Local doctors thought that just maybe Tennessee would get away with a really mild flu season. Turns out it's just really late.
From the common winter illness filling his waiting room one week, to back to back cases of the flu the next, Dr. Jay Hammett says the tables have turned in what seemed to be a non existent flu season.
" A couple years ago it hit really early, around October to January. This year we were thinking we wouldn't even get a flu till last week when we saw a whirlwind of patients," says Dr. Hammett.
The flu seasons late arrival could be good news for those who didn't get a flu shot.
With the flu bug hitting late, Dr. Hammett says it's not to late to be immunized.
On the flip side, the late arrival of the flu could be bad news for those who did the exact opposite. "The immunization can vary three to four months. If they got it in October or early November it could be weaning," explains Dr. Hammett.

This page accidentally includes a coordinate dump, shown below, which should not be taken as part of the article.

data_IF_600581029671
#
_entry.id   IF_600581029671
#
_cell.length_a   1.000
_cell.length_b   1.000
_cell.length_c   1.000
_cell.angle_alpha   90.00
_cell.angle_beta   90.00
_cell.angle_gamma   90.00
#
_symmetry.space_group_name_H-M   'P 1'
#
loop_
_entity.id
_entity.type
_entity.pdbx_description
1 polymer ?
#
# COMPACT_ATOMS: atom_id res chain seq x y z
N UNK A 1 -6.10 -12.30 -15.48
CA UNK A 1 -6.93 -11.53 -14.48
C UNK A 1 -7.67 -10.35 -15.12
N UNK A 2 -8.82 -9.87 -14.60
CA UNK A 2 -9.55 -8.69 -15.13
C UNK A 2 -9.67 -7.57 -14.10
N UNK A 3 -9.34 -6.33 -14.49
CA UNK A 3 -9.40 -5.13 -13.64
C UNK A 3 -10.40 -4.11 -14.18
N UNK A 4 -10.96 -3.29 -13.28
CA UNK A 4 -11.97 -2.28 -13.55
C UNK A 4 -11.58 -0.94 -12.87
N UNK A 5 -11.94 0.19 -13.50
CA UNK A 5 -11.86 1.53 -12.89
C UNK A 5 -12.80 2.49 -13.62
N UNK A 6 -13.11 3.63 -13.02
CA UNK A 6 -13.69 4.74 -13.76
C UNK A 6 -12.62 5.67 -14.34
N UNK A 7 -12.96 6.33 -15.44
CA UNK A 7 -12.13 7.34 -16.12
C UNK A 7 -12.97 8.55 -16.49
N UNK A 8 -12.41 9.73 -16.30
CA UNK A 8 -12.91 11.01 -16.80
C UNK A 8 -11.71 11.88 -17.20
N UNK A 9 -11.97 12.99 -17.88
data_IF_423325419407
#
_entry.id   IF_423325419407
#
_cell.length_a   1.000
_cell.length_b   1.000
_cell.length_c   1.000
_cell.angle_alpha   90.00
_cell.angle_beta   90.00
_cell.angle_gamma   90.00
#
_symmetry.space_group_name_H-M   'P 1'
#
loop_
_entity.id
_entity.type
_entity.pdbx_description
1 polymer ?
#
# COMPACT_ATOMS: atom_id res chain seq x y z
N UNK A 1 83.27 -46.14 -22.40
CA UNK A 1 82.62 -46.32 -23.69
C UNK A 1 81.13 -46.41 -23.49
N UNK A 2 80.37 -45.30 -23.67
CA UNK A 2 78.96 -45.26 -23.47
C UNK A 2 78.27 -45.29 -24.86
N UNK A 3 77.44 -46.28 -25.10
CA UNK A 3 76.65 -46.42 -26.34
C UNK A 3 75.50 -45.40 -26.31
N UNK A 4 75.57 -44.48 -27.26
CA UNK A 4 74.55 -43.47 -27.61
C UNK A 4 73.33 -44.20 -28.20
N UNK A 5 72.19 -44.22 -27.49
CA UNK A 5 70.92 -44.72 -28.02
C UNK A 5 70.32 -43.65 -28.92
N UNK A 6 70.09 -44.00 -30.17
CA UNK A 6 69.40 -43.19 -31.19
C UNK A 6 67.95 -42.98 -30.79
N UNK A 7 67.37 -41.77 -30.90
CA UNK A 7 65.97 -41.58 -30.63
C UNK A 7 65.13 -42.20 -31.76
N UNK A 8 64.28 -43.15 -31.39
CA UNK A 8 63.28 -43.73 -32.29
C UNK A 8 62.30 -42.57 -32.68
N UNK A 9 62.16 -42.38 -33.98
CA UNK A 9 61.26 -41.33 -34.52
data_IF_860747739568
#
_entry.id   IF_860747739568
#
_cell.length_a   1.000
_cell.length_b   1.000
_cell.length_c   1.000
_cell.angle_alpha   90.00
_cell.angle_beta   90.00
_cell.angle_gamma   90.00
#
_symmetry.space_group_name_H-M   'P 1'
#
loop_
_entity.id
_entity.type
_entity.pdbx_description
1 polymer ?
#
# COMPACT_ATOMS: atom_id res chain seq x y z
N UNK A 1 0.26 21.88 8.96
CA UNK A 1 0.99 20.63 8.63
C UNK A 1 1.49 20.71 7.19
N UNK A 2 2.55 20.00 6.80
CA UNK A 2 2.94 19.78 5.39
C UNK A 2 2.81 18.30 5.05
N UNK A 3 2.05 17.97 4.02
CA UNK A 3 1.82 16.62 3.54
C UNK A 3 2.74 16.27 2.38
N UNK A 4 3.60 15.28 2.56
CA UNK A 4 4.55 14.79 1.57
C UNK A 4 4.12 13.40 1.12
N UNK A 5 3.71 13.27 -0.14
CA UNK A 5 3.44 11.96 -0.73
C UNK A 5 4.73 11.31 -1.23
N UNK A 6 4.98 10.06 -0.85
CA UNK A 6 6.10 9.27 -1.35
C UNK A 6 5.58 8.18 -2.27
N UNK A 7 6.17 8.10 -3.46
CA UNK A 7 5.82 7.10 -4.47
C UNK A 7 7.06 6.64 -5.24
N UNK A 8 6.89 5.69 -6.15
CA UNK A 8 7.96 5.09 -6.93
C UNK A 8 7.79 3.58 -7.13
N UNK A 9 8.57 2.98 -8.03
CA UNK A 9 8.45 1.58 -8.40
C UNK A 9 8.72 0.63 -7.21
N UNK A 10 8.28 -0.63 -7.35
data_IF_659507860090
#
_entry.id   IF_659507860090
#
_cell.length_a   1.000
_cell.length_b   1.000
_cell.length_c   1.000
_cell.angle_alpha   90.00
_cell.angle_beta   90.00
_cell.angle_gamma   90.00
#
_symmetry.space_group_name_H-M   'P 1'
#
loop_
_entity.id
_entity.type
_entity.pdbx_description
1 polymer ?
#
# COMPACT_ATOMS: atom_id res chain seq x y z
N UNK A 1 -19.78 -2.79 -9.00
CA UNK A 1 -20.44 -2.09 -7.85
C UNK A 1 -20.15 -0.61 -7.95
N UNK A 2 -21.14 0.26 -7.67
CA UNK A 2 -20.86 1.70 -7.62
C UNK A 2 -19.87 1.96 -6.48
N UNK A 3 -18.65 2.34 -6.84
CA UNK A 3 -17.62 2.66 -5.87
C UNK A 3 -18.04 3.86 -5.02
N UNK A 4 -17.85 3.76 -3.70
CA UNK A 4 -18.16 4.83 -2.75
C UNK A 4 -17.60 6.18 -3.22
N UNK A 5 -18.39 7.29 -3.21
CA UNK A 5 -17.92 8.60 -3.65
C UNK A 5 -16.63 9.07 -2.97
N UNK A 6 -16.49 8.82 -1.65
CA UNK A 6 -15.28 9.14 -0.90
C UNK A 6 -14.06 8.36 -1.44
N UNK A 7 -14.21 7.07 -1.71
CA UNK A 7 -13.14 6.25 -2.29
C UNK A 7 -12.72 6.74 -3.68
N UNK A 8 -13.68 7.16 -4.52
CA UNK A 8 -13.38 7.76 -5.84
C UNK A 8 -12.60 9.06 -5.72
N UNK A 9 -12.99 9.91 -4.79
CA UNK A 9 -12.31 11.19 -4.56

Whether you got the flu shot early or late, Dr. Hammett says the vaccine itself seems to be working. "They got the proper strain, they pegged it," exclaims Dr. Hammett.
The drug to ease your symptoms, not so much. Dr. Hammett says the anti-viral drug Tamiflu seems to be resistant to the strain of flu providers are seeing.
"We are having to use older anti-viral meds. One is recommended by the CDC and it's inhaled but isn't very available by what our pharmacies are saying, " explains Dr. Hammett. Meaning primary prevention is the best course of action this year.
Make sure and wash your hands often, keep sanitizer handy, avoid touching your eyes, nose and mouth and try to stay out of crowded areas.
If you do end up with the flu, aside from getting to a doctor early, rest and lots of fluids, Dr. Hammett says the bottom line is simple.
"Stay home, don't go to work, don't spread the misery."